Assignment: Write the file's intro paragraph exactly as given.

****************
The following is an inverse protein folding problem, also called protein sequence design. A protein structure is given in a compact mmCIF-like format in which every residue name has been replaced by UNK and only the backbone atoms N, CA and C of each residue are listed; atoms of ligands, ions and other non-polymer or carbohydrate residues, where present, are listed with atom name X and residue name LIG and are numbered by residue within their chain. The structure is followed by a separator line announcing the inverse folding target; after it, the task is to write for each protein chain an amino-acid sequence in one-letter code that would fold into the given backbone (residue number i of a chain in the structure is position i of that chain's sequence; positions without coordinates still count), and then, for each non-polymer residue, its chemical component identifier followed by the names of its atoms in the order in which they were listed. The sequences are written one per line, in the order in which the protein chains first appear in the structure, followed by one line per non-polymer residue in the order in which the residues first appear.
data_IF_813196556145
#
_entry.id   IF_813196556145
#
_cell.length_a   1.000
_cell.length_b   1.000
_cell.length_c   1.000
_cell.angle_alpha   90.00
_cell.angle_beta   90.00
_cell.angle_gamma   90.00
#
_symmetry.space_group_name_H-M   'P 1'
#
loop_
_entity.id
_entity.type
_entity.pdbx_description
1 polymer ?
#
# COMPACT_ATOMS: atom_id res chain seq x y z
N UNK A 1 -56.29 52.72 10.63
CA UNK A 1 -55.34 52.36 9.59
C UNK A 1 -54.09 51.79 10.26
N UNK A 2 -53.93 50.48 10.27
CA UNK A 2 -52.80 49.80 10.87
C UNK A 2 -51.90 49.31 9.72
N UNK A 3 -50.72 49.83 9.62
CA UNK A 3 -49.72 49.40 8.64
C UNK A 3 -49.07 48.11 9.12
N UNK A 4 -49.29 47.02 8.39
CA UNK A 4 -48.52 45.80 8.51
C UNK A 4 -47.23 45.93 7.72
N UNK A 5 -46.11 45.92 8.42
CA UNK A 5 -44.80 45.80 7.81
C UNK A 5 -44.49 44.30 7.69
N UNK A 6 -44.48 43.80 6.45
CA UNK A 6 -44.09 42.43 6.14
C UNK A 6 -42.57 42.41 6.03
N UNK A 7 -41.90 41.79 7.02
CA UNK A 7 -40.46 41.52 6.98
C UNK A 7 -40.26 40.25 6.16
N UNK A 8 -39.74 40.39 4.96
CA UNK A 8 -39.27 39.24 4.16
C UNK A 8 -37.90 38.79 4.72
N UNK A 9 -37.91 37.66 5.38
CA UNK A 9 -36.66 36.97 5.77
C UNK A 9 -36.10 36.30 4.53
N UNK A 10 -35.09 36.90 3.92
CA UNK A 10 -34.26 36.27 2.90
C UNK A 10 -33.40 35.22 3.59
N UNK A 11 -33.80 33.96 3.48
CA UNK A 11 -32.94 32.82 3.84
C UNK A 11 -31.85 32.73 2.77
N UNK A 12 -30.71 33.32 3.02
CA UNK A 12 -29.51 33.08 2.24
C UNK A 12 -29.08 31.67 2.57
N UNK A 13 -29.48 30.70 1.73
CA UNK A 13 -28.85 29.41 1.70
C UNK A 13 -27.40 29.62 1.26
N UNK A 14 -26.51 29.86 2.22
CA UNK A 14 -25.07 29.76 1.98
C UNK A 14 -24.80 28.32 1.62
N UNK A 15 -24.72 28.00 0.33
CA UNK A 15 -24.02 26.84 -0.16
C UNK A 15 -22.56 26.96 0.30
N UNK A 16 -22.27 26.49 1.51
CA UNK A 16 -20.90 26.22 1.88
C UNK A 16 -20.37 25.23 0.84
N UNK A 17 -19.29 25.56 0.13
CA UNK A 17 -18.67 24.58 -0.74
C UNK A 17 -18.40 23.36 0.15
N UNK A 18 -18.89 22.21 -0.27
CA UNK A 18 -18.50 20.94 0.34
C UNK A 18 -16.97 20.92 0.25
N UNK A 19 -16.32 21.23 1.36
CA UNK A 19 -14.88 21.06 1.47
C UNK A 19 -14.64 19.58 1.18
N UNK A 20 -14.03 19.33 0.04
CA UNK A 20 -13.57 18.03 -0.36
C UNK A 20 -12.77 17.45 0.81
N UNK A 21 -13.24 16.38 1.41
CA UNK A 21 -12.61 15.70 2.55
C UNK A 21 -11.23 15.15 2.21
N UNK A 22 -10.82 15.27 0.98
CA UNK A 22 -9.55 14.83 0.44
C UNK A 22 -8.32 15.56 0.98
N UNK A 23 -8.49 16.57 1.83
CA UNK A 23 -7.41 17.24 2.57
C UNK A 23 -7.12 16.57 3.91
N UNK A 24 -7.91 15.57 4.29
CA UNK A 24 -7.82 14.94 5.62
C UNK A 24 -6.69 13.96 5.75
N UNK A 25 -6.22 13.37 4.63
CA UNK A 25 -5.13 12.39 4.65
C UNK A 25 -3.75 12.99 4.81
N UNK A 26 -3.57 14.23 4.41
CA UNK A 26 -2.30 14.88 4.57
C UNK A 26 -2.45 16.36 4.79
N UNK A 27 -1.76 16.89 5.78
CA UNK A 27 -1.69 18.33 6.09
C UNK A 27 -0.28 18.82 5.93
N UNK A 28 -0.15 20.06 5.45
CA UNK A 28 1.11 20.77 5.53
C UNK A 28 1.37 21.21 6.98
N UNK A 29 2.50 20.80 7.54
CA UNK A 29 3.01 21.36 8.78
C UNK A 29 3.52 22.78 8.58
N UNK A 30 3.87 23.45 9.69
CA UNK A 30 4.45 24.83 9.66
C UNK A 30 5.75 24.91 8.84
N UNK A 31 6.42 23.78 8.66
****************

The following is an inverse protein folding problem, also called protein sequence design. A protein structure is given in a compact mmCIF-like format in which every residue name has been replaced by UNK and only the backbone atoms N, CA and C of each residue are listed; atoms of ligands, ions and other non-polymer or carbohydrate residues, where present, are listed with atom name X and residue name LIG and are numbered by residue within their chain. The structure is followed by a separator line announcing the inverse folding target; after it, the task is to write for each protein chain an amino-acid sequence in one-letter code that would fold into the given backbone (residue number i of a chain in the structure is position i of that chain's sequence; positions without coordinates still count), and then, for each non-polymer residue, its chemical component identifier followed by the names of its atoms in the order in which they were listed. The sequences are written one per line, in the order in which the protein chains first appear in the structure, followed by one line per non-polymer residue in the order in which the residues first appear.